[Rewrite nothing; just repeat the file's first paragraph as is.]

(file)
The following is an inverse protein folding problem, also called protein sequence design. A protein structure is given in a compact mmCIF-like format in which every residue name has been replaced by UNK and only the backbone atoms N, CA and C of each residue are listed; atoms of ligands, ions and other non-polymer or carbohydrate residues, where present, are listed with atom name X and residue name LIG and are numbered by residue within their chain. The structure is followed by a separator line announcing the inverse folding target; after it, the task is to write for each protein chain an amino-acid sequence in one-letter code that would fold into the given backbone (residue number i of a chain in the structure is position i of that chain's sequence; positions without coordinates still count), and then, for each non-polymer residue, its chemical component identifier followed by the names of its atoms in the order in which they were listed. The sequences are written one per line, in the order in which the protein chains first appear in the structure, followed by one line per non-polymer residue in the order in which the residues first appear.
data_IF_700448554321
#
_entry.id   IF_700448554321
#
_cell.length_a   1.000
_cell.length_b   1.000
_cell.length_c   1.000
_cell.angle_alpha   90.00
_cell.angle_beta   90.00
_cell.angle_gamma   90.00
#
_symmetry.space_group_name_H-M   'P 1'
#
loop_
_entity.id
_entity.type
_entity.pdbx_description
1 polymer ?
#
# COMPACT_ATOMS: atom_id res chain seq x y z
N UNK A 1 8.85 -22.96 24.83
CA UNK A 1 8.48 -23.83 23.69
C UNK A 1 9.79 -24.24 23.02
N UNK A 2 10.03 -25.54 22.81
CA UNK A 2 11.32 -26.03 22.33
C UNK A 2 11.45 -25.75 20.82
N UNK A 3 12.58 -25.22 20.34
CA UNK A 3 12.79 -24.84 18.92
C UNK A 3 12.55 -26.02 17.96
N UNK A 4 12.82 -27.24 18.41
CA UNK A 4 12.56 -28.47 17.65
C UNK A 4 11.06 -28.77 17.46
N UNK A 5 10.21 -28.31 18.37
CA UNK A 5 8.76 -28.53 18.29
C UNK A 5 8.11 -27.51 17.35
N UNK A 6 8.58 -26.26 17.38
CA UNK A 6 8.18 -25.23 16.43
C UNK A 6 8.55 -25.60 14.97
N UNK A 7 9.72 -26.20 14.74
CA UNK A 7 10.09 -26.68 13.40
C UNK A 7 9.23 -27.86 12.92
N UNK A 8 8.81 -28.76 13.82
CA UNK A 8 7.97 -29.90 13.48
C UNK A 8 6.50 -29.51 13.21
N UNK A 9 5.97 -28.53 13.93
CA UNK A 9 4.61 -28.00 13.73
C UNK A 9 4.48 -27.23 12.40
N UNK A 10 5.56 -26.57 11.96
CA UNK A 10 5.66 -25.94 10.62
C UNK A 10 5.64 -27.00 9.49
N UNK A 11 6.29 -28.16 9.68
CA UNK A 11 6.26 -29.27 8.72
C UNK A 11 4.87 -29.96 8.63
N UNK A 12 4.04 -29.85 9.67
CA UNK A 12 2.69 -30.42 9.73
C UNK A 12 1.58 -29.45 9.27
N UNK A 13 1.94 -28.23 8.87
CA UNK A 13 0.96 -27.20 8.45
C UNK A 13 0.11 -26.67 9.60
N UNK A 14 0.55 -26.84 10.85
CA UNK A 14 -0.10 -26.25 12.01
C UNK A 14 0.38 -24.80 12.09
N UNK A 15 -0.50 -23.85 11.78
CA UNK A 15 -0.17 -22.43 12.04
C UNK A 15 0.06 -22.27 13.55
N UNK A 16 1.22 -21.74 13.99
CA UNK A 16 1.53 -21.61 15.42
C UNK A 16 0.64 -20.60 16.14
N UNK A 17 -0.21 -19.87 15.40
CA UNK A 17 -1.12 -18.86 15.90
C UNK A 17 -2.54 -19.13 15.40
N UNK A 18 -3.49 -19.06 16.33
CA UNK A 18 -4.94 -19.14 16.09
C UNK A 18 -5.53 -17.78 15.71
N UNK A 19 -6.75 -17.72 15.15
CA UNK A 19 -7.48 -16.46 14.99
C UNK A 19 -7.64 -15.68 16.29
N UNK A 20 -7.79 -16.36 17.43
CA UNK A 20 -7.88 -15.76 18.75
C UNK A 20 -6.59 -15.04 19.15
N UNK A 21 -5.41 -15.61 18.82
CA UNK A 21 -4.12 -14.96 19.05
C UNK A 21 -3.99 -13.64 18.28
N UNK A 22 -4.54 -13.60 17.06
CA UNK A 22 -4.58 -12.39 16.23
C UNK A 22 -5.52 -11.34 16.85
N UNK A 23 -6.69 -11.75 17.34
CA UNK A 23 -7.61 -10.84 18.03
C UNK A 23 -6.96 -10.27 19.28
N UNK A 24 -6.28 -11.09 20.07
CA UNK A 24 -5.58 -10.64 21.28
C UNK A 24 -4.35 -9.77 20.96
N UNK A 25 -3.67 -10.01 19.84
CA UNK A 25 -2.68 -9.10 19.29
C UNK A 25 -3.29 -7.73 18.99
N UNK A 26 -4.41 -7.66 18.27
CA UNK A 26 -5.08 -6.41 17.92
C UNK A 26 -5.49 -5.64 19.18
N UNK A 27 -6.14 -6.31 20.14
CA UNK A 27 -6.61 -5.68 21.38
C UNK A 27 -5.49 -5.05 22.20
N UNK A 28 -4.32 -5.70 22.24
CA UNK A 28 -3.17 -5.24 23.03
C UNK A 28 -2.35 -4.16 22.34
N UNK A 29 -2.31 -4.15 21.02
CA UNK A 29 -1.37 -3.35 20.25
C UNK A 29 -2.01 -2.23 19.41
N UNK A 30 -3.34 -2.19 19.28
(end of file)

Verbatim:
The following is an inverse protein folding problem, also called protein sequence design. A protein structure is given in a compact mmCIF-like format in which every residue name has been replaced by UNK and only the backbone atoms N, CA and C of each residue are listed; atoms of ligands, ions and other non-polymer or carbohydrate residues, where present, are listed with atom name X and residue name LIG and are numbered by residue within their chain. The structure is followed by a separator line announcing the inverse folding target; after it, the task is to write for each protein chain an amino-acid sequence in one-letter code that would fold into the given backbone (residue number i of a chain in the structure is position i of that chain's sequence; positions without coordinates still count), and then, for each non-polymer residue, its chemical component identifier followed by the names of its atoms in the order in which they were listed. The sequences are written one per line, in the order in which the protein chains first appear in the structure, followed by one line per non-polymer residue in the order in which the residues first appear.